Editor's comment

The Teacher Employment Working Group recommends that probationers be given a better understanding of the induction system to ensure there is "no unrealistic expectation of immediate local permanent employment". In other words, new teachers, don't bank on a job at the end of your training.

In the current febrile economic climate, everyone knows there's no such thing as a guarantee. Yet does Ronnie Smith, general secretary of the Educational Institute of Scotland, not have a point when he argues that there is a moral contract between the Government and the people whom they enticed into teaching? Admittedly, it was a different administration that ran the teacher recruitment campaigns in a bid to meet its target of 53,000 teachers. It had no way of knowing that the current Government would reach a new funding agreement with authorities, allowing them a freedom which many believe has allowed councils to cut staffing formulae to undesirably low levels. Therein lies the rub - workforce planning is not an exact science and cannot take account of unforeseeable changes of circumstance, such as global banking crises, which may encourage some teachers to delay their retirement.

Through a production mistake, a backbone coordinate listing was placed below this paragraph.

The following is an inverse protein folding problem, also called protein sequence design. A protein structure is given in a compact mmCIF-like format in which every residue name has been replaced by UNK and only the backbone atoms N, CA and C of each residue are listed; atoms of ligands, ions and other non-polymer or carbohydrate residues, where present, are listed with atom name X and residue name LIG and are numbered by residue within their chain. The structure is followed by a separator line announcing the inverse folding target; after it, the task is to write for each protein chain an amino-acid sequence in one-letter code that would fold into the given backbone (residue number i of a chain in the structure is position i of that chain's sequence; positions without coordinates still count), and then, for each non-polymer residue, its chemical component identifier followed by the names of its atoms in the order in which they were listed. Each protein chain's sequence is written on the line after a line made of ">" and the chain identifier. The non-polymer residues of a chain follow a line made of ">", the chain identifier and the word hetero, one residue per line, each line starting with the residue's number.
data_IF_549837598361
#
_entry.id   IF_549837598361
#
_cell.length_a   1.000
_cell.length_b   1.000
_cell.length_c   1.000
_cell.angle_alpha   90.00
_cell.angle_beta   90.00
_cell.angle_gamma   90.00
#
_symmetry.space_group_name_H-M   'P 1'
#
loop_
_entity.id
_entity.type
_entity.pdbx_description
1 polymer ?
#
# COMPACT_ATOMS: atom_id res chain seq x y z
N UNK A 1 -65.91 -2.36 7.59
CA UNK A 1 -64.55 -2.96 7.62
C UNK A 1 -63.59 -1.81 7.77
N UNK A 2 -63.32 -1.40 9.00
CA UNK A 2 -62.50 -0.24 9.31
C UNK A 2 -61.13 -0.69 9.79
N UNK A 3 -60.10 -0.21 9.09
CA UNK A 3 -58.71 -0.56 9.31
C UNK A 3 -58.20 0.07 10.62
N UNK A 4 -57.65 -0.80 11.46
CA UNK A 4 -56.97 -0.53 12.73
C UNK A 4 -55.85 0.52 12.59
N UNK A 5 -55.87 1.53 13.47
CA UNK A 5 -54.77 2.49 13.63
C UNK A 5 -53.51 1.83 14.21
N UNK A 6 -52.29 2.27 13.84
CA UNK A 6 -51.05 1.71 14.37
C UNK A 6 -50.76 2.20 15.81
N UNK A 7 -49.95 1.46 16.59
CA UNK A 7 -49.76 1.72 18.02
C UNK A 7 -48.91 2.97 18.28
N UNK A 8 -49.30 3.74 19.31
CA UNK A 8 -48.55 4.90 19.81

The working group has made suggestions for making this inexact science a bit more exact - the key one being a better reconciliation of local and national workforce planning. The report acknowledges that the August 2008 unemployment figures showed a larger than normal seasonal increase. The TESS shows today (page 1) that the September figures for claimants of Jobseeker's Allowance have leapt by more than 50 per cent since the same time last year. None of the recommendations by the Teacher Employment Working Group is likely to alleviate the circumstances of unemployed teachers in the immediate future. But the failed attempt by teacher organisations to introduce a national minimum staffing standard might have done.

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